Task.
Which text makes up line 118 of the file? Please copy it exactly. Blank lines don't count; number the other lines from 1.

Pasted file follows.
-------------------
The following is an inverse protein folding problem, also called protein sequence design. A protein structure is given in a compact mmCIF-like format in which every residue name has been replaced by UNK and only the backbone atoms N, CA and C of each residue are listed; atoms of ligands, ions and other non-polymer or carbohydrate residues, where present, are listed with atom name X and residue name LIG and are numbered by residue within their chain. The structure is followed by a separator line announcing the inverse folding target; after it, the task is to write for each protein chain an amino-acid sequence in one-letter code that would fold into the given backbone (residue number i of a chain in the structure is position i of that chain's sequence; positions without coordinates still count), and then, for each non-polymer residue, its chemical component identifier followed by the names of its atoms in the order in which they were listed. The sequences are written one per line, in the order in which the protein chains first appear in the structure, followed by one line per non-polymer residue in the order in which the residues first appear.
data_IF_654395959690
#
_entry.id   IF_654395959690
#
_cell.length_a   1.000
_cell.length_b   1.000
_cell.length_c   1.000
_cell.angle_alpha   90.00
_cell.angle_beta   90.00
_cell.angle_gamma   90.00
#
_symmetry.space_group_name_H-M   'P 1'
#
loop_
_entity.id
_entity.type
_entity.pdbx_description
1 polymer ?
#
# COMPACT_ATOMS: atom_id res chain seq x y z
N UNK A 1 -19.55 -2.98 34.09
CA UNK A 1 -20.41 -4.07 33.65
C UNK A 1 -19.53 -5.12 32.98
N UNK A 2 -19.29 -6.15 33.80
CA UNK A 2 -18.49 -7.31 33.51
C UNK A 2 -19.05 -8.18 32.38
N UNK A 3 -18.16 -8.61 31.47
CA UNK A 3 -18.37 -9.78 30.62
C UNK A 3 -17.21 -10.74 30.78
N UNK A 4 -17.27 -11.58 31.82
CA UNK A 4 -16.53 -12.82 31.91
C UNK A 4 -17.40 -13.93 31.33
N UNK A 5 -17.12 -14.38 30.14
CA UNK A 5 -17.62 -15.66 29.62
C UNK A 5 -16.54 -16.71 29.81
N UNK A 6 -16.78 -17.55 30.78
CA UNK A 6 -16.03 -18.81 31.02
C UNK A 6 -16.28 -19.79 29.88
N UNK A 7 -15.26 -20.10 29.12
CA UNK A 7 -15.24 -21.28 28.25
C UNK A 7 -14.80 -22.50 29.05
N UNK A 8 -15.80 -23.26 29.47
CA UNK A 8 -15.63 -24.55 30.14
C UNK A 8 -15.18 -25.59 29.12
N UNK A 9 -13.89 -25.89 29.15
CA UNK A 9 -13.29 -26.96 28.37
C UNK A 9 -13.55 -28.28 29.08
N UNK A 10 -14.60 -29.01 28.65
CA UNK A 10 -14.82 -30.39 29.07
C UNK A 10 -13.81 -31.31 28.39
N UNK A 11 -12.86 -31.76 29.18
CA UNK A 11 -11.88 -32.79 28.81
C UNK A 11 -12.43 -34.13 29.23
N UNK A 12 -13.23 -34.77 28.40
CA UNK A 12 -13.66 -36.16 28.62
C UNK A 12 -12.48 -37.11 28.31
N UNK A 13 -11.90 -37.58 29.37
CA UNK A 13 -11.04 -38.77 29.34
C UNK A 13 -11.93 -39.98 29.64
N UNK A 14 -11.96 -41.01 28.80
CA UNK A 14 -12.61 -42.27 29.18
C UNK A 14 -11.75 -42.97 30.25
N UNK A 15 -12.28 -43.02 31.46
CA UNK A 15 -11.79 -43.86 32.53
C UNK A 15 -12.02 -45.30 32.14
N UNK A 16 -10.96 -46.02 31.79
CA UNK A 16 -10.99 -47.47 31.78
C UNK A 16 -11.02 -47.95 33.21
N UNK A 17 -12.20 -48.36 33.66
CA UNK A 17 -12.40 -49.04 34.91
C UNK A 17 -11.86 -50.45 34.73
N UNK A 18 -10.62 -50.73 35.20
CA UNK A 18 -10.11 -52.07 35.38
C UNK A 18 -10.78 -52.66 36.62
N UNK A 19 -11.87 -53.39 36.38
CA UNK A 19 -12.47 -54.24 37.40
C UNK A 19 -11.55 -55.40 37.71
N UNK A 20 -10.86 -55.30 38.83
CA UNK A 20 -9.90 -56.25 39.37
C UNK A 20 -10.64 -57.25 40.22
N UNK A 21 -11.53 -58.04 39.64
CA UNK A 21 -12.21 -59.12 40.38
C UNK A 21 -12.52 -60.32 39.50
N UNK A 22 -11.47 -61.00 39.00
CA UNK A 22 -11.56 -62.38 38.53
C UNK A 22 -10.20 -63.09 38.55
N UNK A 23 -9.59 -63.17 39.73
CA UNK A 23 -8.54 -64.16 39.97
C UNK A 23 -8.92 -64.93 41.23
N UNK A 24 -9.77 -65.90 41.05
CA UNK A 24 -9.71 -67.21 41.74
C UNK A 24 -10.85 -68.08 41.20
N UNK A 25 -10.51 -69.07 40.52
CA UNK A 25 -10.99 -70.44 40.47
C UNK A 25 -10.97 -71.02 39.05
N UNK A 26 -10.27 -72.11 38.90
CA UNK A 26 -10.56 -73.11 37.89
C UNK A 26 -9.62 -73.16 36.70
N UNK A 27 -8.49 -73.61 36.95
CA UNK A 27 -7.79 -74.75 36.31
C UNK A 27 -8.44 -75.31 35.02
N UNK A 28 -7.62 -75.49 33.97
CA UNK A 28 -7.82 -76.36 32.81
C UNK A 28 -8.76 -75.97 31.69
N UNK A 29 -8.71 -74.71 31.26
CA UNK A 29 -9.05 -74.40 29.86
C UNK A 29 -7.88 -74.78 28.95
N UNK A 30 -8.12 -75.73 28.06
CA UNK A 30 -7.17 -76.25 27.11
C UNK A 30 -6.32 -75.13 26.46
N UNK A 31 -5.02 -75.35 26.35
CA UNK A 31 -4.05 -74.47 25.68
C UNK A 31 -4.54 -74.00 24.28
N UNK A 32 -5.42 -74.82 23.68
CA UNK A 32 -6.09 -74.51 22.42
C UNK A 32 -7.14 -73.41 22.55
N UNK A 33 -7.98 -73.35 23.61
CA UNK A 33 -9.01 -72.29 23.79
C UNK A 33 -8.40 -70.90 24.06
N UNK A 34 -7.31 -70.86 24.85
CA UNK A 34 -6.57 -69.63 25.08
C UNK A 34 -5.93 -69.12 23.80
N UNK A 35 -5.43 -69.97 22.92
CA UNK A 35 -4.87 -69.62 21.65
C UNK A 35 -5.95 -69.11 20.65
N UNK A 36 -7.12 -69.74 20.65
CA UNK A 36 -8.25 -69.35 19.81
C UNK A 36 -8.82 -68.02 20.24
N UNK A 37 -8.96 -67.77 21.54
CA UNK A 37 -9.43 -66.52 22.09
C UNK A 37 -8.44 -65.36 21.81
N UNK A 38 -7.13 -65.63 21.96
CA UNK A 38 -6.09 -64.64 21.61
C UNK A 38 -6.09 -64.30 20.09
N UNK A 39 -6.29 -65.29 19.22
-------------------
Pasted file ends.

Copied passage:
N UNK A 33 -7.98 -73.35 23.61